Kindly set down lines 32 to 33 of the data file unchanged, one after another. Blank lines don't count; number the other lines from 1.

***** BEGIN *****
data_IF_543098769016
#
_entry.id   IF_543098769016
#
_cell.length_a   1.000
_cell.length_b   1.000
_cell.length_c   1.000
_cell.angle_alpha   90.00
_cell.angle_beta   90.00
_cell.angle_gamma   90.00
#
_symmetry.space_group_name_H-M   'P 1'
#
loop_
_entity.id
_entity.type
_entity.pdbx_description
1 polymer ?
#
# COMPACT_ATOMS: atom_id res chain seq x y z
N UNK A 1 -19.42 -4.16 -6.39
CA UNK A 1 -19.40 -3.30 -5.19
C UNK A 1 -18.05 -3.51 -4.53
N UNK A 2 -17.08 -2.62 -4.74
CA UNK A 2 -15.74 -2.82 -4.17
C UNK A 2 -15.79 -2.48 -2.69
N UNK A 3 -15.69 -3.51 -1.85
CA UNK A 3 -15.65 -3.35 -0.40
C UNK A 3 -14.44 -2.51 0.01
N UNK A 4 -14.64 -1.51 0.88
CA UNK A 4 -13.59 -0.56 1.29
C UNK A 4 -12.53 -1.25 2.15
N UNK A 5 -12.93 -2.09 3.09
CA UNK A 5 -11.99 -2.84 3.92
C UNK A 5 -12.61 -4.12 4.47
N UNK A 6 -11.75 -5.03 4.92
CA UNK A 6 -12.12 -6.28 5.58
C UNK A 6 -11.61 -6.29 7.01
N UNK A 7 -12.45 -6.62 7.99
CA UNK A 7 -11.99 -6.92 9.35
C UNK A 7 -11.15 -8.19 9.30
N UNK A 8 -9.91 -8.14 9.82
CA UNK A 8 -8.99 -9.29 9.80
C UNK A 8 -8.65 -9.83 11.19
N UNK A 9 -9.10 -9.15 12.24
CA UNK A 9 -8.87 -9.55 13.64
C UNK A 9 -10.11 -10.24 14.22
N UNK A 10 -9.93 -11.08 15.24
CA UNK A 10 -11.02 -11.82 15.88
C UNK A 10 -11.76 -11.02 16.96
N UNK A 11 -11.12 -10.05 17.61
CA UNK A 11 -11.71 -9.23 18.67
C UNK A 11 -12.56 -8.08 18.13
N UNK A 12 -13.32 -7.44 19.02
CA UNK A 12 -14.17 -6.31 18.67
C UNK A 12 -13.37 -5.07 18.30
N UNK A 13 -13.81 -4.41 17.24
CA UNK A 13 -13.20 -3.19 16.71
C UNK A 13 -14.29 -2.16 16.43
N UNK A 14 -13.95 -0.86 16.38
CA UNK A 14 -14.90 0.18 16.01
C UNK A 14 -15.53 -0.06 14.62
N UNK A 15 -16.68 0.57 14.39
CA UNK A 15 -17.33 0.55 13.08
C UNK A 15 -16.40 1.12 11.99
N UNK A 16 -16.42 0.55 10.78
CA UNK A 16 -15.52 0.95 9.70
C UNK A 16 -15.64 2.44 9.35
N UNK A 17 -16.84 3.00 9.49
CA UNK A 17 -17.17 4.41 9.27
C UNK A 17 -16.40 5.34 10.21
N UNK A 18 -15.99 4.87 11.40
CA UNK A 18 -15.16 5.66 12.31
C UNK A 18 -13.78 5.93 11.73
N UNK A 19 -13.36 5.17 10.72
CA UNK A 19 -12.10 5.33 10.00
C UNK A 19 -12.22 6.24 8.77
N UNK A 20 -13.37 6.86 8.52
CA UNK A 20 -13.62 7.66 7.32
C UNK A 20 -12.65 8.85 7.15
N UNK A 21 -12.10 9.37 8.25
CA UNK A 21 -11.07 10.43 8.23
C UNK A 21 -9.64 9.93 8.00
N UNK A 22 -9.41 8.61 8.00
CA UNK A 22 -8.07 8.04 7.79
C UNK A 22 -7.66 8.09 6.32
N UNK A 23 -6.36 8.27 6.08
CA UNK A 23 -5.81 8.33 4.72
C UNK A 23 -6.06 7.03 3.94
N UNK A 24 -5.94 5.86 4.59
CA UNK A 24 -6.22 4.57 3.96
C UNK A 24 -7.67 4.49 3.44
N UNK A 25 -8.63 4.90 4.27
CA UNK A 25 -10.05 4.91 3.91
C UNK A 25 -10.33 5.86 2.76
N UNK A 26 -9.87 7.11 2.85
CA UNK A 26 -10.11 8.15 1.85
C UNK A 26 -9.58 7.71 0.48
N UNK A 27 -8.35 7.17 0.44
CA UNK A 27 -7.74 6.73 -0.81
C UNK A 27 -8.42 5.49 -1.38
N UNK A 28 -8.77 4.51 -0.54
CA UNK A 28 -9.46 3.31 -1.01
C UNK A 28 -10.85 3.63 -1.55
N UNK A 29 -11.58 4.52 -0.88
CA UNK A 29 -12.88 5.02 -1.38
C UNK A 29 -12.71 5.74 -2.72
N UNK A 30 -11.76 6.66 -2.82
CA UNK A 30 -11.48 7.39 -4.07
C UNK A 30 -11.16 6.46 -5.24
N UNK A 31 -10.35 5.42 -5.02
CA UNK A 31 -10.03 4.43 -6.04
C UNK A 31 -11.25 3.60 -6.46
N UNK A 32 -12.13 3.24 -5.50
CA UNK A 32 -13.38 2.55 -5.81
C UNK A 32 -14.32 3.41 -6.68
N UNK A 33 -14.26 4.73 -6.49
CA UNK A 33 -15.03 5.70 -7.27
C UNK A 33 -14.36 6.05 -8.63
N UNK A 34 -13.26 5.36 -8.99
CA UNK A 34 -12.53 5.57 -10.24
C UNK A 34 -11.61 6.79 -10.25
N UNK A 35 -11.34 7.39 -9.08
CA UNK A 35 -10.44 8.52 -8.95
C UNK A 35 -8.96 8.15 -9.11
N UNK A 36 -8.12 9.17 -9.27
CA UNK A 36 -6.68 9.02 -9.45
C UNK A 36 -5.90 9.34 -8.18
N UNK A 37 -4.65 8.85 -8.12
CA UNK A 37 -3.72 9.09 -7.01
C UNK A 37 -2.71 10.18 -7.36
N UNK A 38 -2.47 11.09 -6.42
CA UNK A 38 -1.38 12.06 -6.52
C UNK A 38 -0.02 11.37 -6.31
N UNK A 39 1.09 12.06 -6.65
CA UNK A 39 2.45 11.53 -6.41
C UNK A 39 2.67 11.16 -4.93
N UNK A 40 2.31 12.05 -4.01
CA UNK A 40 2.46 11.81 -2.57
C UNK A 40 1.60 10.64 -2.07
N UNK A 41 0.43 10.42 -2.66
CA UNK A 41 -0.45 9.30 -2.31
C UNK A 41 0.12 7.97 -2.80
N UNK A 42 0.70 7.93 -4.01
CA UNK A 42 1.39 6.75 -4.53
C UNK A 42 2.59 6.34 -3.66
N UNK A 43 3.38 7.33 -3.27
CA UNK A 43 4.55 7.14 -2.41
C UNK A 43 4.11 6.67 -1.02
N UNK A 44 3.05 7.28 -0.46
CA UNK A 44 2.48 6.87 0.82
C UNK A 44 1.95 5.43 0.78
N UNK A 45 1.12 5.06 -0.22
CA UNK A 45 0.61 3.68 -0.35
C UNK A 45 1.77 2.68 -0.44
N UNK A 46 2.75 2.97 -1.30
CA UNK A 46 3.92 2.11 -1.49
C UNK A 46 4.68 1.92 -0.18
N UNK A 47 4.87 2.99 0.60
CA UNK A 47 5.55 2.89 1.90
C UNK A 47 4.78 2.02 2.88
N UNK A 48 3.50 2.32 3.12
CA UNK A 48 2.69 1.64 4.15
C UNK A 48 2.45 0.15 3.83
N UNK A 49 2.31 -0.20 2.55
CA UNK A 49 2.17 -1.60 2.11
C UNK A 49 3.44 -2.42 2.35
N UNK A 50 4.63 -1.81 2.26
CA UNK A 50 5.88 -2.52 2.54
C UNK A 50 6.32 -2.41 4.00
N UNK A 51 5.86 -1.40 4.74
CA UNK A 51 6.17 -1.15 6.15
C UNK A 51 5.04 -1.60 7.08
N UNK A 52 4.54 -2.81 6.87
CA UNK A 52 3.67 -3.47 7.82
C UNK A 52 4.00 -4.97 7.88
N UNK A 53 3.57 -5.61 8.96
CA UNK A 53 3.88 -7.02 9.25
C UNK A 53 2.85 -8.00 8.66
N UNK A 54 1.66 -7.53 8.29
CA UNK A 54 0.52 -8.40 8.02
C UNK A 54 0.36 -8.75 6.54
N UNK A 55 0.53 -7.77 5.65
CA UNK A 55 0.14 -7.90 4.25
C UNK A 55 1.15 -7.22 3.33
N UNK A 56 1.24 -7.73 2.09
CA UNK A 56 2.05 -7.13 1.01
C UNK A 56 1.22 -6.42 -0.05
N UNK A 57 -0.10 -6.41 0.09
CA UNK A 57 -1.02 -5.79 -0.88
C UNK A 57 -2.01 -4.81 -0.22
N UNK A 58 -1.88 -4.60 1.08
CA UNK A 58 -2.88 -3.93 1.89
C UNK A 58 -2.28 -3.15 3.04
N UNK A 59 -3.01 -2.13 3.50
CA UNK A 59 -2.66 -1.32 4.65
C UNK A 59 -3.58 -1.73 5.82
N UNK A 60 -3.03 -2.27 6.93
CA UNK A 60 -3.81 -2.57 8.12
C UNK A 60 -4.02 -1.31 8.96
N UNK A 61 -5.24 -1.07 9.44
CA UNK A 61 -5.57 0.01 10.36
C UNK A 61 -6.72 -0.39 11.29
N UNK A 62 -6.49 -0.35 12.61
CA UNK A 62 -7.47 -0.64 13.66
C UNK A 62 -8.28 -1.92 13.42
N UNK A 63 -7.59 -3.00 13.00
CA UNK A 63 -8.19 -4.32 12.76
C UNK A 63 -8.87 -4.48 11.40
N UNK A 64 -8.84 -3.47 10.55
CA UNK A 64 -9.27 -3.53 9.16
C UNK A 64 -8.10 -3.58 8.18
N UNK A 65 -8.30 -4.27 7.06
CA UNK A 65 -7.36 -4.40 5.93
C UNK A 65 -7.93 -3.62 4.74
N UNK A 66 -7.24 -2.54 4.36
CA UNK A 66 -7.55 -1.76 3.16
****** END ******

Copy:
C UNK A 4 -12.53 -1.25 2.15
N UNK A 5 -12.93 -2.09 3.09